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Former Target boss says Pride collection’s ‘tuck-friendly’ swimwear was ‘biggest mistake’




  • Former Target VP Gerald Storch believes the company’s “tuck-friendly” swimwear sets Target’s Pride collection apart from others to the worst
  • He said other companies had colored plates and gingerbread houses, and that’s “good” because “who cares? Everyone carries those things
  • Target suffered another financial setback after JPMorgan downgraded its stock as its market value fell by $12 billion



The former Target boss said the retailer’s biggest mistake was selling “tuck-friendly” swimwear for Pride, which has led to a $12 billion loss since mid-May.

Former Target vice president Gerald Storch believes that the company’s controversial “tuck-friendly” swimwear sets Target’s Pride collection apart from others to the worst.

“I’ve never seen a case where one thing, that tuck swimsuit, was what made the difference compared to the competition. Therein lies the big mistake [was] team,” he told Fox and Friends.

He said other companies had colored plates and gingerbread houses, and that’s “good” because “who cares? Everyone carries it.

Target suffered another financial setback after JPMorgan downgraded its stock as its market value fell by $12 billion amid backlash over its controversial LGBTQ Pride product release.

Former Target VP Gerald Storch believes the company’s controversial “tuck-friendly” swimwear sets Target’s Pride collection apart from others for the worst

‘The target share has certainly performed poorly with 11 per cent so far this year. So it’s not good, and certainly, this boycott of the whole thing here is not helping. It’s very distracting to have that going on in the business. But there are more fundamental concerns with it, with the environment, with the consumer and with the business here, Storch said.

The brand’s shares fell for a ninth straight day on Wednesday, falling a further 2.14 percent as the company is in the midst of its longest stock streak in 23 years.

Before the controversy, the company’s market capitalization had been $74 billion, with shares trading at $160.96 at the close on May 17.

And despite efforts by the brand to shore up its disastrous campaign, continued stock falls led JPMorgan to downgrade the stock from “neutral” to “overweight” on Thursday, citing “too many concerns rising.”

“I’ve never seen a case where one thing, that tuck swimsuit, was what made the difference compared to the competition. Therein lies the big mistake [was] team, he said
The brand’s shares fell for a ninth straight day on Wednesday, falling a further 2.14 percent as the company is in the midst of its longest stock streak in 23 years. Before the controversy, the company’s market capitalization had been $74 billion, with shares trading at $160.96 at the close on May 17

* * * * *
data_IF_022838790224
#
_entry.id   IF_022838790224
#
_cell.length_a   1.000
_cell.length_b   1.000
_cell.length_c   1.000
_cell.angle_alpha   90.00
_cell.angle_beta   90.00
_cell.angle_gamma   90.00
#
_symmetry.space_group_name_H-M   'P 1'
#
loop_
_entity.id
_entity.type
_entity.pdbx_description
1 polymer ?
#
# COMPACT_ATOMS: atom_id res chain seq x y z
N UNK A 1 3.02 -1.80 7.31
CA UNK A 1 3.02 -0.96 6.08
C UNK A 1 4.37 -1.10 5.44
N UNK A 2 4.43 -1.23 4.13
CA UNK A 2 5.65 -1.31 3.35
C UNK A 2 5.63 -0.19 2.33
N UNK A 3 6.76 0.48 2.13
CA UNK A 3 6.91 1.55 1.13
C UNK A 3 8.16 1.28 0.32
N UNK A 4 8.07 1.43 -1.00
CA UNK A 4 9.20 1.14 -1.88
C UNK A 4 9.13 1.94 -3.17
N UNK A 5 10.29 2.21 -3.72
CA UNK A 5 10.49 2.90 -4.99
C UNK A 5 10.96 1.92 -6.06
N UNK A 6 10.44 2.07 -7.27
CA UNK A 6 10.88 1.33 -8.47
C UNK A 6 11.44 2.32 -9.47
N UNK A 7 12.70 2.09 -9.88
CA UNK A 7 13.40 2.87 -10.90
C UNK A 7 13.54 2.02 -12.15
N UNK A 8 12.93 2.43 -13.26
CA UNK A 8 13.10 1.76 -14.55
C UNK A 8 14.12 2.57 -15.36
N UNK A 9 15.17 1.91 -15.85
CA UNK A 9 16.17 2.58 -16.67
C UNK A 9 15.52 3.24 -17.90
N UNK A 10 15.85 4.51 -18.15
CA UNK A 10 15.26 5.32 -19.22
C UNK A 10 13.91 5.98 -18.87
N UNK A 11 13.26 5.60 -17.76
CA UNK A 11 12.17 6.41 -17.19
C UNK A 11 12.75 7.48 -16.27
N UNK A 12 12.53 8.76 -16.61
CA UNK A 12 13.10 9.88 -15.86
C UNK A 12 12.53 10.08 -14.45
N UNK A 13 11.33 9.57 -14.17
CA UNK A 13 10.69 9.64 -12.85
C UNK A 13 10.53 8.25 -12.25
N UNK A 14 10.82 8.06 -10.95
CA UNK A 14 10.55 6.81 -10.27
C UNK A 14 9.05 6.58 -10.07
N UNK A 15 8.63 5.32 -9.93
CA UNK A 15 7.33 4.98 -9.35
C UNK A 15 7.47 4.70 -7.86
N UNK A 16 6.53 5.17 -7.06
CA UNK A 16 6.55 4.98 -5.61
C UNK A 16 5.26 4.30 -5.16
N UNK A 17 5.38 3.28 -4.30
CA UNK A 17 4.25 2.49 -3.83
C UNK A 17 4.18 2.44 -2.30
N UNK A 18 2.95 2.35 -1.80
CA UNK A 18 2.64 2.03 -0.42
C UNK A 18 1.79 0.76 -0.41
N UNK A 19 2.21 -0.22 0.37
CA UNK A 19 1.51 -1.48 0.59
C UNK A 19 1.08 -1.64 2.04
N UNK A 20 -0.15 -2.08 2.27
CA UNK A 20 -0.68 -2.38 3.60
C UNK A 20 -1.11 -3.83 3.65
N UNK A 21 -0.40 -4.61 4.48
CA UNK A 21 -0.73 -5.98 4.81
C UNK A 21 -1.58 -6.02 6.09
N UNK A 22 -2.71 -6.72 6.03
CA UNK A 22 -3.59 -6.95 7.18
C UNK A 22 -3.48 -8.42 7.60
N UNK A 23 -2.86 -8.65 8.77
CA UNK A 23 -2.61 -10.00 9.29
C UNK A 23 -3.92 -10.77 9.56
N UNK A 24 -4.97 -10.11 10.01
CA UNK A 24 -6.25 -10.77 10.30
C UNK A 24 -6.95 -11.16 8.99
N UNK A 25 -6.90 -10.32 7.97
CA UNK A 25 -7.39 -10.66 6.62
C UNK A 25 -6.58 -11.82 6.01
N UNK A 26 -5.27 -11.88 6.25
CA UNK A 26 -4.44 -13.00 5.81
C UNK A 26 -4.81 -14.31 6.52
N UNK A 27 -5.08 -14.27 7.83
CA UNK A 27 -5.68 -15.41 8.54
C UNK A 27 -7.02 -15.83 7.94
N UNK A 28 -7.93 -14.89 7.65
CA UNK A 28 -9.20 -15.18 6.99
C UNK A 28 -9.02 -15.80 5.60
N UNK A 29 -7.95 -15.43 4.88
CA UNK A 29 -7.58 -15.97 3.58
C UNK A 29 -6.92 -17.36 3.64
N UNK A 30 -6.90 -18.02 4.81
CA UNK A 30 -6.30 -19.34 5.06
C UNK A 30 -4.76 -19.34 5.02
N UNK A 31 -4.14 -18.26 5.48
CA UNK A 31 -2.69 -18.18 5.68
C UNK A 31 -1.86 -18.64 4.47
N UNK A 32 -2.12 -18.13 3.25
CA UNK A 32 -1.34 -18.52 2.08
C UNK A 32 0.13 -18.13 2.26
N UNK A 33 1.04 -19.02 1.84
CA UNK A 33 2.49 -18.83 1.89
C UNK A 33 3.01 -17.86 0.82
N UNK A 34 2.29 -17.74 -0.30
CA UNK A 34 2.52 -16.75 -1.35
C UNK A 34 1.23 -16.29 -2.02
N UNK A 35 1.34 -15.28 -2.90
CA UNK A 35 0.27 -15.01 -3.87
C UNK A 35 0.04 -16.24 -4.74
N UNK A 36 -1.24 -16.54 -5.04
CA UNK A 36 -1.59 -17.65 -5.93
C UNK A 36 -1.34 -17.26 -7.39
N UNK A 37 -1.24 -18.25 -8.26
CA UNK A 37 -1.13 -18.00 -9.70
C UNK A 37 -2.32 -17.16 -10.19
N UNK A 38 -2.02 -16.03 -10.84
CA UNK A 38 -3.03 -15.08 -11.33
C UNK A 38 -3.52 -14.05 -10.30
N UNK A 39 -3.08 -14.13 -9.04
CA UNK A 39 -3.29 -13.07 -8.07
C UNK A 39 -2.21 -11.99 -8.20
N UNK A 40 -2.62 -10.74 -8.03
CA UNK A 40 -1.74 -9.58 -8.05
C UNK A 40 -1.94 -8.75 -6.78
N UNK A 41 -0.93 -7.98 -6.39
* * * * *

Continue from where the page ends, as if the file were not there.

“We continue to believe that the consumer is largely weakening as the share of wallet moves away from goods (51% of [Target’s] sale) in progress,” wrote JPMorgan analyst Christopher Horvers, according to MarketWatch.

Horvers also cited “recent company controversies” as the reason Target has suffered devastating financial losses, which came after “an impressive streak of 12 consecutive positive quarters.”

As customers rebelled against the move, the brand made “adjustments” to its Pride merchandising plans, including removing displays “that have been at the center of the most significant confrontational behavior” in some of its stores, CEO Brian Cornell said in a statement recently. week.

Some Southern stores were forced to move merchandise—many of which were designed by Erik Carnell, a transgender and self-proclaimed Satanist—to the back of the stores.

In addition, Storch, who now owns his own company, said the company’s decline began May 18 when competitor Walmart reported “a seven percent gain in company sales.”

“Target had reported flat sales, flat for the year at Target, up seven at Wal-Mart. There’s no way the comparison looks good, he said.

“While there is no doubt that the boycott is part of the problem, if you read the reports on Target during this period and the analysts have in mind related to the investors, who are the ones who are buying things about the stock or in this case probably selling picking the crowd of stock. They are more concerned with the fundamental business issues.

“You know, them [Target] certainly did not handle this well either going in or trying to deal with it on the way out. But I think over time this won’t be a big problem for them.



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